Thursday, June 10, 2010

Knowledge Management, Decision Support Systems and Competitive Advantage

In today’s competitive business environment it is of vital importance for organisations to achieve competitive advantage. Without it, companies will not be able to operate and will eventually cease to exist. One of the ways in which organisations can position themselves to gain competitive advantage is through a strategic approach towards knowledge management and supporting disciplines.

Many organisations are becoming more alert to the significance of knowledge for efficiency and competitiveness. The main reason for this is the idea that knowledge management, and its applications, are the means by which creativity can be promoted, innovation facilitated and competencies applied in such a way as to advance the organisations and position them ahead of the competition.

An effective knowledge management strategy encourages individuals to communicate their knowledge by creating environments and systems for capturing, organising and sharing knowledge throughout an organisation. The purpose of knowledge management, thus, is to leverage an organisation’s intellectual assets in achieving and sustaining competitive advantage.

There are two kinds of knowledge, explicit and tacit. Explicit knowledge can be expressed in words, numbers, universal principals and so forth. It can be readily transmitted across individuals. Tacit knowledge however is highly personal and hard to formalise which in turn makes it difficult to share with others

In order for knowledge management practices to be effective it needs to take into consideration both types of knowledge. The management of tacit knowledge has more challenges than explicit knowledge; nevertheless tacit knowledge has the potential to generate greater advantages to organisations as it is unique and difficult to copy.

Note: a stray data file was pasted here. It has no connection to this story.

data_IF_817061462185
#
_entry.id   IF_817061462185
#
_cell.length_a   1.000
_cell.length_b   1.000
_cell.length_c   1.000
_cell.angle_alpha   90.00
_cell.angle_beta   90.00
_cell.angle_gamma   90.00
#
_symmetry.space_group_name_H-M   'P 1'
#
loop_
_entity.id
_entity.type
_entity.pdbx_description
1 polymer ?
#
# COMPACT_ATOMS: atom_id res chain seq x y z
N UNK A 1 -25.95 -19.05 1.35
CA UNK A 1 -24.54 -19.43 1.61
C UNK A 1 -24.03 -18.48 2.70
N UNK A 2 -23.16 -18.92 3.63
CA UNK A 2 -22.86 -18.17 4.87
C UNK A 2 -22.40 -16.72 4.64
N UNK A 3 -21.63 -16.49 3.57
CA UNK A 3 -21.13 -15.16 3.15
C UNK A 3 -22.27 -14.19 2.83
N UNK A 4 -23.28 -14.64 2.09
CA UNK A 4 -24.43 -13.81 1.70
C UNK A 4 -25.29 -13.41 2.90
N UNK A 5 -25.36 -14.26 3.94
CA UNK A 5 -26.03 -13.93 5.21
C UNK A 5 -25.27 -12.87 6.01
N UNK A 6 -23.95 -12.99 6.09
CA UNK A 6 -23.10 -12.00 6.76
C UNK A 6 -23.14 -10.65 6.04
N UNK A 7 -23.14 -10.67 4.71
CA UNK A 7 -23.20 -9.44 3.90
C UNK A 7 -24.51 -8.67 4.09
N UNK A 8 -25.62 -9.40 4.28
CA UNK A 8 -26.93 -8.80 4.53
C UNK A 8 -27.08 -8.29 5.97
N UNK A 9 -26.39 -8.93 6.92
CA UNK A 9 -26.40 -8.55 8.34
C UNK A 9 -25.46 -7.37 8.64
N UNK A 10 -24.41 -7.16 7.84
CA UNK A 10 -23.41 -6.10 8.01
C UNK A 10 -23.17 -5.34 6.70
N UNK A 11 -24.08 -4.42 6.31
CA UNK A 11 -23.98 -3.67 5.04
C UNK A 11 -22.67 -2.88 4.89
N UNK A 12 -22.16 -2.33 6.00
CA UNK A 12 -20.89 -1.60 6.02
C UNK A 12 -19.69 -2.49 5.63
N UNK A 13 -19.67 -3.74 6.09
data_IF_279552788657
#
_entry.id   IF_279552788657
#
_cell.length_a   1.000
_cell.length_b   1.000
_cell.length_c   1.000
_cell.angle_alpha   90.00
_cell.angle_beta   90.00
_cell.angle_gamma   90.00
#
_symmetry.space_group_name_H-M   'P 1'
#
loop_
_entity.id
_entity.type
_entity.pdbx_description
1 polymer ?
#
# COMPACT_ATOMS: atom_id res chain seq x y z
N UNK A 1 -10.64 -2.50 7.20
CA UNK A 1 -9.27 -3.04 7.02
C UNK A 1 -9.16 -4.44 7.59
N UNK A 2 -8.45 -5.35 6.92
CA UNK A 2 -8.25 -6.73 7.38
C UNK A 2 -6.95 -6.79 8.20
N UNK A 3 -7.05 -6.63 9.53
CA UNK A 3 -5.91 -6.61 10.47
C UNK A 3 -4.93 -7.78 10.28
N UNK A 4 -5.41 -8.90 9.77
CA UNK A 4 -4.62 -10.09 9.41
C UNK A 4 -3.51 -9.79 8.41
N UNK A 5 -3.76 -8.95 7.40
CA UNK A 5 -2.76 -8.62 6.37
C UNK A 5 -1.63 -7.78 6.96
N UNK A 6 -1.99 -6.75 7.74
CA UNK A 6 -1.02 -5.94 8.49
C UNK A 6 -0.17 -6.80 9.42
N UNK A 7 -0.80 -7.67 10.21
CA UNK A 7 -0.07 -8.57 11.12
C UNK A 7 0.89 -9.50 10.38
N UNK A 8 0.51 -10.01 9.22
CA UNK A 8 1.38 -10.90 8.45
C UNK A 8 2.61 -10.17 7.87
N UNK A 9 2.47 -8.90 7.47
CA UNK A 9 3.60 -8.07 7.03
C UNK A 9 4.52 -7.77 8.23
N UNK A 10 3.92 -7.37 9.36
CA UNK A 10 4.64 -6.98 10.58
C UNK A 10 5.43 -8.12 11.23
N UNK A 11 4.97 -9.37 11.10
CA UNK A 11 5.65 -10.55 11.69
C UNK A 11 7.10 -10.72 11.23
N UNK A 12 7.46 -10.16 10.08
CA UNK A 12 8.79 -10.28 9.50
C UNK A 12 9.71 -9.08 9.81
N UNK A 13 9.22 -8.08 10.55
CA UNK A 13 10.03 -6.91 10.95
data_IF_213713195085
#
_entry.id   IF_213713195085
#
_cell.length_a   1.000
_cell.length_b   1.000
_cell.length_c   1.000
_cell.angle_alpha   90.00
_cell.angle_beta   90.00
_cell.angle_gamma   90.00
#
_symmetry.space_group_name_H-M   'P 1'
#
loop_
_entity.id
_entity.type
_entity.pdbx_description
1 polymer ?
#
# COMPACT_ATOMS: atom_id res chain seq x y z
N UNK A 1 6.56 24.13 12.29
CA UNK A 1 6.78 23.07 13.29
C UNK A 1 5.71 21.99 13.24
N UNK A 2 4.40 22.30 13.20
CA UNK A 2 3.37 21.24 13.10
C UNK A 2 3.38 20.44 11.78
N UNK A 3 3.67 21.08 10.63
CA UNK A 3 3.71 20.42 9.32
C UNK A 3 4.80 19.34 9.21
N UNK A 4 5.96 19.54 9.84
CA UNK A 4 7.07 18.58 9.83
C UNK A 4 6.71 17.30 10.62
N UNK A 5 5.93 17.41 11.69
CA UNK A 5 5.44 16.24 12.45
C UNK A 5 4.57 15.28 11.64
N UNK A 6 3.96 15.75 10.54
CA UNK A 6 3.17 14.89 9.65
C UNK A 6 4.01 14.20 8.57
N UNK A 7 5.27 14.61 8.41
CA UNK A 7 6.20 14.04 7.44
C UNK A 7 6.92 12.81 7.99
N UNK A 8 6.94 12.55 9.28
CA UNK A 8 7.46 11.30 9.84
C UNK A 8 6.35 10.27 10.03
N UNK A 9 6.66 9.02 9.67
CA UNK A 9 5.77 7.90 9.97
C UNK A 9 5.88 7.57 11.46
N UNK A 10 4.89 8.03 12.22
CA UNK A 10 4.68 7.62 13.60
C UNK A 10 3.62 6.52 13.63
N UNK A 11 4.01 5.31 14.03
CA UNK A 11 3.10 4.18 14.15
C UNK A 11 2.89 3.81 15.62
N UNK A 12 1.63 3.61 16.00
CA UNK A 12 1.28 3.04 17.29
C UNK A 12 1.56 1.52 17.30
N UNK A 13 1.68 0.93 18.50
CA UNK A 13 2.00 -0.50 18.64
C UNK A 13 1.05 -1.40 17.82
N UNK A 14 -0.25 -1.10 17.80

An organisation can achieve competitive advantage by differentiating itself from competitors and new market entrants. Intangible resources, such as tacit knowledge, are more likely to generate competitive advantage due to the fact that intangible resources are hard to copy.

As with any other business initiative, knowledge management needs to be endorsed by senior managers therefore it needs to be part of the strategic planning process of the organisation. An integrated strategic approach will ensure that the topic always has the visibility of top management and is always at the top of their agenda.

Once senior managers decide to implement knowledge management as a means to achieve competitive advantage, they need to take careful consideration as to how that strategy will be implemented. Organisations need to put practices into place that encourage the sharing of tacit knowledge. This knowledge not only needs to be captured but also shared amongst members of the organisation.

one of the barriers that organisations may face when considering knowledge management strategies is the inability to understand the impact of knowledge initiatives on business performance. It is important for organisations to appreciate and embrace the added value generated by Knowledge Management initiatives. This lack of understanding makes it difficult to justify and implement knowledge management strategies.

Implementing Knowledge Management

A few strategies to implement knowledge management have been devised including knowledge management score cards and knowledge management SWOT analysis. Any knowledge management strategies need to be implemented by directly relating it to real life work. If employees are not able to directly link knowledge management tasks with their daily tasks then knowledge management initiatives will become dull and individuals will not be encourage to positively participate in the new initiative.

It is also important to consider how computer systems can support the implementation of a knowledge management strategy.

A prerequisite to implement a knowledge management strategy is to understand and develop the infrastructure elements required to support the acquisition, management and transfer of tacit and explicit organisational knowledge.